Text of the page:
Earlybird has asked me to find out about the statue of the corsair in my diaporama of Tillybud’s visit. His name was Georges-René Pleville le Pelley, and it seems he was quite a chap. Here’s my very rough translation of the Wiki entry at http://fr.wikipedia.org/wiki/Georges-Ren%C3%A9_Pl%C3%A9ville_Le_Pelley
Georges-René Le Pelley, lord of Pléville, nicknamed after the Revolution Pléville Le Pelley, born Granville 18th June 1726, died Paris 2nd October 1805, aristocrat and French politician. As a Norman naval officer, he was governor of the Port of Marseille, Minister of the Navy and the Colonies 1797/8, senator, knight of the royal and military order of Saint-Louis and of the Order of Cincinnatus, and was one of the first Grand Officers of the Légion d’honneur.
Son of an aristocratic merchant navy officer and the daughter of the Lord of Saussey (a village very near here) he was drawn to the sea at an early age. Orphaned young, he ran away from school in Coutances to join the cod fishing fleet off Canada in 1738. His uncle, who had wanted him to become a priest, demanded of his captain to give him a hard time in order to disgust him with life at sea. A subsequent captain, a friend of his father, treated him better, and he participated in several cod-fishing campaigns on different ships.
In 1740, as an Ensign on the Ville de Quebec he revolted against the unjust arrest of shipmates, and ran away, escaping the wreck of his ship on the Canadian coast. He walked alone for fifty days across the forest, meeting Indian tribes, before arriving in Quebec where he was welcomed by a sympathetic family. Georges continued his career at sea under a pseudonym, becoming lieutenant on a Granville ship sailing under letters of marque (corsair) to attack enemy ships and disrupt their trade. Shortly after leaving port, his ship was destroyed by two British corsairs near Jersey, caught in their crossfire. He was wounded during the six-hour battle, lost his right leg and was taken prisoner of war. Welcomed like a son into a naval family in Falmouth, he was cared for and learned English until his exchange.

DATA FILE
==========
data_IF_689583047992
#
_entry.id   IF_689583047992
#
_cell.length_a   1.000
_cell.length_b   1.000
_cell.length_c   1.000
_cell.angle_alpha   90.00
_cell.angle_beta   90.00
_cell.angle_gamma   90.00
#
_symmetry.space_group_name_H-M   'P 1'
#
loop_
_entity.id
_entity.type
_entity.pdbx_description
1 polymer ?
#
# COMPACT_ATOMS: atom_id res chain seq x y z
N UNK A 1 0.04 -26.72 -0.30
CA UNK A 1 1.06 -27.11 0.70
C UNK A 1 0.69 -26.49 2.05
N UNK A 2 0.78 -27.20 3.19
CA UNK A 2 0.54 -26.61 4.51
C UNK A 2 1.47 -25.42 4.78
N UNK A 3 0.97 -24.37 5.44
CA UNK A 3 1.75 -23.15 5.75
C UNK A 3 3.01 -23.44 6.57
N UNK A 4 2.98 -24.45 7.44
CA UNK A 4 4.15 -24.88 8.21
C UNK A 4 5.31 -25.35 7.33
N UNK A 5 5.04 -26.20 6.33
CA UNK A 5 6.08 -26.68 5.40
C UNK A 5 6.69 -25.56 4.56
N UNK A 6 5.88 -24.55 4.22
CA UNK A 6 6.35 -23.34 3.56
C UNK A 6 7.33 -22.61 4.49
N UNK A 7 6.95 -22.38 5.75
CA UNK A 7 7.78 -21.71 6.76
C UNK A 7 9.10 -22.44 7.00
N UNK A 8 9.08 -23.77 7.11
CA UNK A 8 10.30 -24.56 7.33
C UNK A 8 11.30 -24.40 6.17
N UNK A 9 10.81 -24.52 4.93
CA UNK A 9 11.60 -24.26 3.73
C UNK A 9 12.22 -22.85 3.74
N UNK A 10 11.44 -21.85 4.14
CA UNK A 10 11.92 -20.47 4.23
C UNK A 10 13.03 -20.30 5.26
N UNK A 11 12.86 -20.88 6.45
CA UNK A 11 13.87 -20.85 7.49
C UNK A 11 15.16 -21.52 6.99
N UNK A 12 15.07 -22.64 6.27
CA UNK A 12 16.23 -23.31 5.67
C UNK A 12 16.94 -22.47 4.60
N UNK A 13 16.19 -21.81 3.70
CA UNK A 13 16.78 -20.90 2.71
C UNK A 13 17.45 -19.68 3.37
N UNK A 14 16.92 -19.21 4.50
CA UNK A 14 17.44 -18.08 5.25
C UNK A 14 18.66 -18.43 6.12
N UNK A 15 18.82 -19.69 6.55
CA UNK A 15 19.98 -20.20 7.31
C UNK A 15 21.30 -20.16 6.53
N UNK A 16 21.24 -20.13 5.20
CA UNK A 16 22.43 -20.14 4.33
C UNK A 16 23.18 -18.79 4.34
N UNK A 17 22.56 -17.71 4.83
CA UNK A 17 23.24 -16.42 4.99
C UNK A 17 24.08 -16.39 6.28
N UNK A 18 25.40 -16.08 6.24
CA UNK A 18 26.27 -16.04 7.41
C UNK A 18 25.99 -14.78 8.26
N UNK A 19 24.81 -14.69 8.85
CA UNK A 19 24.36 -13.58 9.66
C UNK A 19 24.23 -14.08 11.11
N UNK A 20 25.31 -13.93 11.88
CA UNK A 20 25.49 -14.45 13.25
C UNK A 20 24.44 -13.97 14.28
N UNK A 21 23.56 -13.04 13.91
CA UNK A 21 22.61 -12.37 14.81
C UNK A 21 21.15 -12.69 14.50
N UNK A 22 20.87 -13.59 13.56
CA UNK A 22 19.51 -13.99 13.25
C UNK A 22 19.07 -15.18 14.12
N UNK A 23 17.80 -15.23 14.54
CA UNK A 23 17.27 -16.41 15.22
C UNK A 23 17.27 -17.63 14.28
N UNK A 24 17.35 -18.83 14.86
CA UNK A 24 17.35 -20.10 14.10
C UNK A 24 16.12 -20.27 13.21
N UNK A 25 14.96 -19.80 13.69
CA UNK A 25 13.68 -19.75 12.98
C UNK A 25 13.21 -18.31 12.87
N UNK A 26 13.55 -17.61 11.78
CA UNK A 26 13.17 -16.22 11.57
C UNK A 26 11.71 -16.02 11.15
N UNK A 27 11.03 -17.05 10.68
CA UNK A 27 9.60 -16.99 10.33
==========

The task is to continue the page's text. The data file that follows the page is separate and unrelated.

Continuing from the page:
He then served in the French Royal Navy as lieutenant on the frigate Argonaut, commanded by Tilly le Pelley (!) another uncle. The squadron was sent in 1746 under the orders of the Duke of Anville, to retake Cap-Breton, but were attacked on their return by Admiral Anson. In the battle, a bullet carried away Georges’ wooden leg, and his captain laughed, saying « the bullet was mistaken – it only made work for the carpenter.” Georges was once again prisoner of war. On his liberation, he signed-on again on a corsair ship, was again taken prisoner but succeeding in escaping shortly before the end of the war of Austrian Succession, and resuming his naval career.
Georges was married in 1757 in Marseille, to Marie Ursule de Rambaud, daughter of a corsair captain, shipowner and merchant. They had four children.
He spent the Seven Years War as captain of the Brilliant, requisitioned as a troop carrier and later, once again a corsair, he acted as informer for the navy on the movements of British ships.
He re-joined the royal navy as captain of l’Hirondelle, and captured three ships of the East India Company. During a battle, he lost his wooden leg for the second time. Health problems kept him ashore for the next few years, as captain of the port of Martinique.
Returned to France, he became captain of the port of Marseille. On the evening of 1st May 1770, a british frigate, HMS Alarme, hit the rocks on the Provençal coast, in imminent danger of breaking up. This gave Pléville the chance to use his nautical knowledge, his calm and his courage. Warned of the state of distress of the ship, he quickly got together a team of brave sailors and at their head, he flew to the aid of the British ship, in the darkness of a night of storm and furious seas.